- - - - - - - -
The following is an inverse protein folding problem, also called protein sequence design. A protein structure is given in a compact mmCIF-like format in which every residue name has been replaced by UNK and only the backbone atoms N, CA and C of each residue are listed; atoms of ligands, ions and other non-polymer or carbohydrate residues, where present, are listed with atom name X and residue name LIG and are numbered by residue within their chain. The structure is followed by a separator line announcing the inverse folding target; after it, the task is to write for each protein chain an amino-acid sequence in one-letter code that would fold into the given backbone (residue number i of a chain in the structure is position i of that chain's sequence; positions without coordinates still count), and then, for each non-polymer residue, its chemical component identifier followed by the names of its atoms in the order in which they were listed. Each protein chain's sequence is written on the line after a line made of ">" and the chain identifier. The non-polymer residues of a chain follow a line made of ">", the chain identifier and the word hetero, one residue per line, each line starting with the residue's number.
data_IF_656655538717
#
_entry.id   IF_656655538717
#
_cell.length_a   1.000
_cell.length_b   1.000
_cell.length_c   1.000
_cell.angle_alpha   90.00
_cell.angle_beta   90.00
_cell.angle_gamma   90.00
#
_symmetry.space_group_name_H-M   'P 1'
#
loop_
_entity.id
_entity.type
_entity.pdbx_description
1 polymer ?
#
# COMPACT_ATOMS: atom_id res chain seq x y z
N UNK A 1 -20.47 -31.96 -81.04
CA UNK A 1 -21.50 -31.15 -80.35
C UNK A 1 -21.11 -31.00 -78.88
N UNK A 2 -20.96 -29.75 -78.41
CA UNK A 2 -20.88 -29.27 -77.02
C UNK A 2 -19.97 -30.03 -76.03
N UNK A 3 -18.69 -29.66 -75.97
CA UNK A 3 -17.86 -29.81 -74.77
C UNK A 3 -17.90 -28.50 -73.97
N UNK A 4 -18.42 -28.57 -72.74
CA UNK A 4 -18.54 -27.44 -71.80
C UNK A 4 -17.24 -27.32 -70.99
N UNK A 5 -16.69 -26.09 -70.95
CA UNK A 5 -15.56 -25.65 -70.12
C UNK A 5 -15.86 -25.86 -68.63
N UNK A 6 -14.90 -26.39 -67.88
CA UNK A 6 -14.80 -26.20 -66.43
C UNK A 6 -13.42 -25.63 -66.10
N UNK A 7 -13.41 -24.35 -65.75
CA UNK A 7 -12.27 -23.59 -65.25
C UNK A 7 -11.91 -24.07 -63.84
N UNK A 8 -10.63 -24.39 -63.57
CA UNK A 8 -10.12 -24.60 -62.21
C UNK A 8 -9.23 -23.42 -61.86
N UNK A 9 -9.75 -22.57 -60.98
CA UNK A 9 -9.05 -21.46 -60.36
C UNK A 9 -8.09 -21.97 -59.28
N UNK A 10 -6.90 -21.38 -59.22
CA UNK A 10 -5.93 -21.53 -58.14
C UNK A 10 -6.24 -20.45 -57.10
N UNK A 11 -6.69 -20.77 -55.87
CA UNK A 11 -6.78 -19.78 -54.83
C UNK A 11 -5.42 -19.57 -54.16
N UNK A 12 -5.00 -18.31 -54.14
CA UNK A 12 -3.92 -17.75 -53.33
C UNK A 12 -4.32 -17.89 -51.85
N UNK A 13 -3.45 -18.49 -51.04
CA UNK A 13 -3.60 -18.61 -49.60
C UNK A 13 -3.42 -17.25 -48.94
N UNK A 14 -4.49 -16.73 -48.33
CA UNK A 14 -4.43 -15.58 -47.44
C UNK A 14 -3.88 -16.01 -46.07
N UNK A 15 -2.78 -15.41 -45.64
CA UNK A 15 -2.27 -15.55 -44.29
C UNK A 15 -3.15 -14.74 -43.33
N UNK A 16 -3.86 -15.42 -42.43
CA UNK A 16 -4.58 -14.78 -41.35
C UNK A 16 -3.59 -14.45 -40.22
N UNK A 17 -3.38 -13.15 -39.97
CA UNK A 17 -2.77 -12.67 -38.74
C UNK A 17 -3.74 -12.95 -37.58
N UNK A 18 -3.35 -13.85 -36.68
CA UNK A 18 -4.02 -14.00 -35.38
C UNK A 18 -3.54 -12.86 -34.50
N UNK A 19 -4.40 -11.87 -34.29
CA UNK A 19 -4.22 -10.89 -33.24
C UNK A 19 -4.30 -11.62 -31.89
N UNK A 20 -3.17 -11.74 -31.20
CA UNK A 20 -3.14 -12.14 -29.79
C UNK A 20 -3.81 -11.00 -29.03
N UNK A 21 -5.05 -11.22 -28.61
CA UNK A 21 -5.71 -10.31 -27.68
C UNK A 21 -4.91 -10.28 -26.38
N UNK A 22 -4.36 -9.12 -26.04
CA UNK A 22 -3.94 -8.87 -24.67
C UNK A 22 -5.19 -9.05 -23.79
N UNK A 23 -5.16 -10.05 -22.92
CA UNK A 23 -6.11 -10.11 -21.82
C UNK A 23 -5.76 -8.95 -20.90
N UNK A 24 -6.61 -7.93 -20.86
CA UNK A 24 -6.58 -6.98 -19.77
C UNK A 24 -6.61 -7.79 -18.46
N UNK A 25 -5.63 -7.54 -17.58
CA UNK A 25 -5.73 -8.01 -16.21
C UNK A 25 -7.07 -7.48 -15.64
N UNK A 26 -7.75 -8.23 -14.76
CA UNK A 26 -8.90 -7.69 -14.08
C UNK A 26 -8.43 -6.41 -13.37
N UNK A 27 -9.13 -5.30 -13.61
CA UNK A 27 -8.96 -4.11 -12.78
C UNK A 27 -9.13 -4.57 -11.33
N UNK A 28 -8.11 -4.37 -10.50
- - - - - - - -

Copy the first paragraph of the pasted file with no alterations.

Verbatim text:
The following is an inverse protein folding problem, also called protein sequence design. A protein structure is given in a compact mmCIF-like format in which every residue name has been replaced by UNK and only the backbone atoms N, CA and C of each residue are listed; atoms of ligands, ions and other non-polymer or carbohydrate residues, where present, are listed with atom name X and residue name LIG and are numbered by residue within their chain. The structure is followed by a separator line announcing the inverse folding target; after it, the task is to write for each protein chain an amino-acid sequence in one-letter code that would fold into the given backbone (residue number i of a chain in the structure is position i of that chain's sequence; positions without coordinates still count), and then, for each non-polymer residue, its chemical component identifier followed by the names of its atoms in the order in which they were listed. Each protein chain's sequence is written on the line after a line made of ">" and the chain identifier. The non-polymer residues of a chain follow a line made of ">", the chain identifier and the word hetero, one residue per line, each line starting with the residue's number.